Tuesday, January 9, 2018

"REAL" AGE

Dear Persons,

If you have a child or children, do you remember when your first baby was a newborn? Remember that feeling that your life had changed irrevocably and the terror of, well, anything and everything?

Then your child starts to become more mobile and you wonder, what was actually so hard about that baby who couldn’t go anywhere or reach beyond the ends of their arms???

Around this stage, you may also encounter the added bonus of “non-typical development,” which adds a whole ‘nother level to the process. 

Next, usually, your child enters the school system and a whole new batch of fears kicks in, right? (People who are reading this from the perspective of the child and not the parent — or from both positions — may even have memories of this time.) What was so, sooooo hard about the days when you could kiss every boo-boo and make it go away? When learning consisted of stacking blocks and finger painting rather than specific and regimented tasks that might or might not be suited to your child’s learning style, abilities, and/or neurology? When social interactions consisted of taking or sharing playground trucks, healthy snacks, and dress up costumes? 

And then, really suddenly, people, the end of high school looms. I actually find this next stage of transition the very most terrifying of all (I know - aren't I encouraging?). 

Over the years, as I have gotten to know my first child as a human being, my love has grown exponentially from the more-than-I-ever-could-have-imagined level I felt for him as a newborn to There Are No Words. 

And, over those same years, my son has grown — but not in the same ways as his typical peers. He was a giant baby, 110th percentile (which means only 1 in 300 were his size), but didn’t talk much until he was at least three. His apparent physical age far surpassed his actual physical age. People would think he was four or five when he was two, and wondered why he didn’t speak. When he was four and we went to China to bring his sister home, people thought he was ten. They laughed hysterically to see this ginormous child in a stroller (it was 104-degrees and walking was sensorially too much).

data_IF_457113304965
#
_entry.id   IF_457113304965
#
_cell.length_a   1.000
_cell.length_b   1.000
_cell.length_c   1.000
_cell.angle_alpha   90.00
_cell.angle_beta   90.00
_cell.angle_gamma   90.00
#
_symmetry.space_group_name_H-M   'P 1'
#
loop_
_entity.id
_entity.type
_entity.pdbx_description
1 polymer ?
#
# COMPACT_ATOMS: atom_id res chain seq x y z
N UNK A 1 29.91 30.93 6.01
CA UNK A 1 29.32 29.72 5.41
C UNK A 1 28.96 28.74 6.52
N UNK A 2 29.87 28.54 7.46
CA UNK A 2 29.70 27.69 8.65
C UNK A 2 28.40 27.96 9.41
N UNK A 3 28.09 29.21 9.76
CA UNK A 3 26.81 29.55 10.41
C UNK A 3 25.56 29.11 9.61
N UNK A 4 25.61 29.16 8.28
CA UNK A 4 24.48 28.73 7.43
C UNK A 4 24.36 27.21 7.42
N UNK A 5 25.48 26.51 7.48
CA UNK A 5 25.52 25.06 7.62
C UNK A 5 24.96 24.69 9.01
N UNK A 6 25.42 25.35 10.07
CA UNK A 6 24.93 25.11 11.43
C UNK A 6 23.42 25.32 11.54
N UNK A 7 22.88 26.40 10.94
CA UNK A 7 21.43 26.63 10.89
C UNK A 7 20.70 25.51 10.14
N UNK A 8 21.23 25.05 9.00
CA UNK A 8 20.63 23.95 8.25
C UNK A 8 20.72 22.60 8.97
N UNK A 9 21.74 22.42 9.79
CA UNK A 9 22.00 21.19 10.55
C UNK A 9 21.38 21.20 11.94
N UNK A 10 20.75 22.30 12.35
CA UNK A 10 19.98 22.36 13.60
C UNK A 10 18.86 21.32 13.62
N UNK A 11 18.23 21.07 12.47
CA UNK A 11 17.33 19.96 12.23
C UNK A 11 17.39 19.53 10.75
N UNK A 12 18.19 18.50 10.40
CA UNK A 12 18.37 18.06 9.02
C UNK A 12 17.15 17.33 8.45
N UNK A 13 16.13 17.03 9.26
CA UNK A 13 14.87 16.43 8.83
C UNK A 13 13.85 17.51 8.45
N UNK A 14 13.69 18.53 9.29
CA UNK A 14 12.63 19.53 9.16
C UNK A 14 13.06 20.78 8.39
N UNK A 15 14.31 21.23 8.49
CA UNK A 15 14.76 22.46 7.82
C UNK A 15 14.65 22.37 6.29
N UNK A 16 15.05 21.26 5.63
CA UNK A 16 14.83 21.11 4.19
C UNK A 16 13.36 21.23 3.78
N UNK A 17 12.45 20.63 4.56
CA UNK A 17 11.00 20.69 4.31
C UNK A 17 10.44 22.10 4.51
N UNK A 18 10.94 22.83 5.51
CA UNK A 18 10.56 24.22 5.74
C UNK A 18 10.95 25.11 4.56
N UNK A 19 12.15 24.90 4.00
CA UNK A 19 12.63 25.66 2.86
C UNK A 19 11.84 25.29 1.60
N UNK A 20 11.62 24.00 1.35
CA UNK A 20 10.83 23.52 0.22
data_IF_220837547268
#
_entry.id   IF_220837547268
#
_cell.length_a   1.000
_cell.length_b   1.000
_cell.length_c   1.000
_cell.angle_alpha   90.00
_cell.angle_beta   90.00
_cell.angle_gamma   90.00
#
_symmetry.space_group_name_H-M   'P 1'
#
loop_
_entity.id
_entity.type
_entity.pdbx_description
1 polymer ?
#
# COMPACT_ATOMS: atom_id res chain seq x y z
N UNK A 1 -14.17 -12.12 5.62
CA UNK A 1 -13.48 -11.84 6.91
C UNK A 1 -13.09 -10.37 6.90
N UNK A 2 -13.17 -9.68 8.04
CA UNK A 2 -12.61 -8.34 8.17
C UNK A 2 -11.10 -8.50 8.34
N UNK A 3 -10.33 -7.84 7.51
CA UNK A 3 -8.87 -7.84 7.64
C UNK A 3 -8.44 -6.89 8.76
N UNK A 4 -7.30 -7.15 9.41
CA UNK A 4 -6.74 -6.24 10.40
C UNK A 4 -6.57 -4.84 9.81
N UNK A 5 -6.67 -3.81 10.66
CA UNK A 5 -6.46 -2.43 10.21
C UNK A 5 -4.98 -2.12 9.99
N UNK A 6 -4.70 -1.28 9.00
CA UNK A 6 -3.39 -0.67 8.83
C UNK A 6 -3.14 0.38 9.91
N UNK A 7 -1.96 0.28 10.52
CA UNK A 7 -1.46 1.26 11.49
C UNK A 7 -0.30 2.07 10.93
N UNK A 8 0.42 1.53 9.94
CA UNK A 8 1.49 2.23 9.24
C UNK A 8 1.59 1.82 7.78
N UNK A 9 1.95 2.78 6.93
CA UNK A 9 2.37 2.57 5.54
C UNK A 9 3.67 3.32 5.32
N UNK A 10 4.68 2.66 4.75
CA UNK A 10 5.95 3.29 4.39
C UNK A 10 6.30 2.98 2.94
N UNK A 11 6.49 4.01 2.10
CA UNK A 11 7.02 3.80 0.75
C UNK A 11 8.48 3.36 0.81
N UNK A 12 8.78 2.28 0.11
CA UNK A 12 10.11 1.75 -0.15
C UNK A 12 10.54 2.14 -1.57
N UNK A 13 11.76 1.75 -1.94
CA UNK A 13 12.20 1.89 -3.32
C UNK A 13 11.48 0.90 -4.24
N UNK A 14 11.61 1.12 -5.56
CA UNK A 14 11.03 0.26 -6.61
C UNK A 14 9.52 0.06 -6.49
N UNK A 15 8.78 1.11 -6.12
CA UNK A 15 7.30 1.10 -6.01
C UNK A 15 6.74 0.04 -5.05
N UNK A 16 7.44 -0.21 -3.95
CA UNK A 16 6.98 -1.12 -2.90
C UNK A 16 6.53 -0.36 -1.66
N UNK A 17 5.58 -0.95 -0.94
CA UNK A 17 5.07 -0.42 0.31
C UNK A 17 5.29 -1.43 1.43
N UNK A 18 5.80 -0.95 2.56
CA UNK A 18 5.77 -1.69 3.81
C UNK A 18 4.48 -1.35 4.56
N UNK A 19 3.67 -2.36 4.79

Now, intellectually, my son is probably quite a ways ahead of most of his peers. Hormonally, he is right on par. But socially, or common sense-wise? He’s far, far younger. 

We recently visited friends in Cambridge, and G (16) played at length with an eight year old who is also on the spectrum. The other kid’s parents also had a 15 year old, but we all agreed the younger child was a better fit because their 15 year old was “much older” than G. It was wonderful, if inevitably slightly painful,  to be having this conversation with people who very much approached the whole matter from a perspective of total equality and inclusion. 

My love for my second child, my daughter, has grown similarly; and she, too, has grown —  in most ways typically, but she has her areas of difference as well. For example, she was in diapers until she was four years old, which I found exasperating until we figured out that — because she had been in an orphanage — she “needed to be a baby a little bit longer.” When we figured this out, it really helped her to have words for her feelings - and she learned to ask for other things that helped her in this regard, such as being carried or held in her baby sling (she was still tiny well into elementary school). 

My daughter’s emotional age seems quite a bit younger than her social age, since she is the most socially-adept and -powerful person I know. Her common sense “age”? A million. 

How can we assess and address actual, “real” age in effective, accepting ways? 

I recently heard about “the two-thirds rule:” apparently, many people on the spectrum may be seen — as compared to their peers — as developmentally about 2/3 of their biological age. This notion helps in some ways, as I observe my son’s atypical development and hope that he will eventually be able to achieve independence and everything else he wants, much of which seems very far away right now. It makes sense for me, too, since because of my divergent neurology (and perhaps also because of childhood and adult trauma) I only started to integrate and understand some very basic things about life — things most people “get” much earlier — in middle age. But it also seems like a massive generalization and perhaps might also be perceived as a little patronizing. And I don’t think most developmental models incorporate areas in which my son truly excels way beyond most teens, like, among other things, kindness and compassion.  




Once again, I don’t have “the answer.” Certainly, estimating age for a bunch of different categories like those I discuss above (intellectual, social, practical/common sense, hormonal, biological, physical, emotional, developmental, compassion/kindness) and then taking an average of these to estimate someone’s “real” age won’t work. As well, every individual is different, and every stage of life is different for every individual…We might well view age as very amorphous and multiple, and even refer to individuals’ “ages” instead of a single age.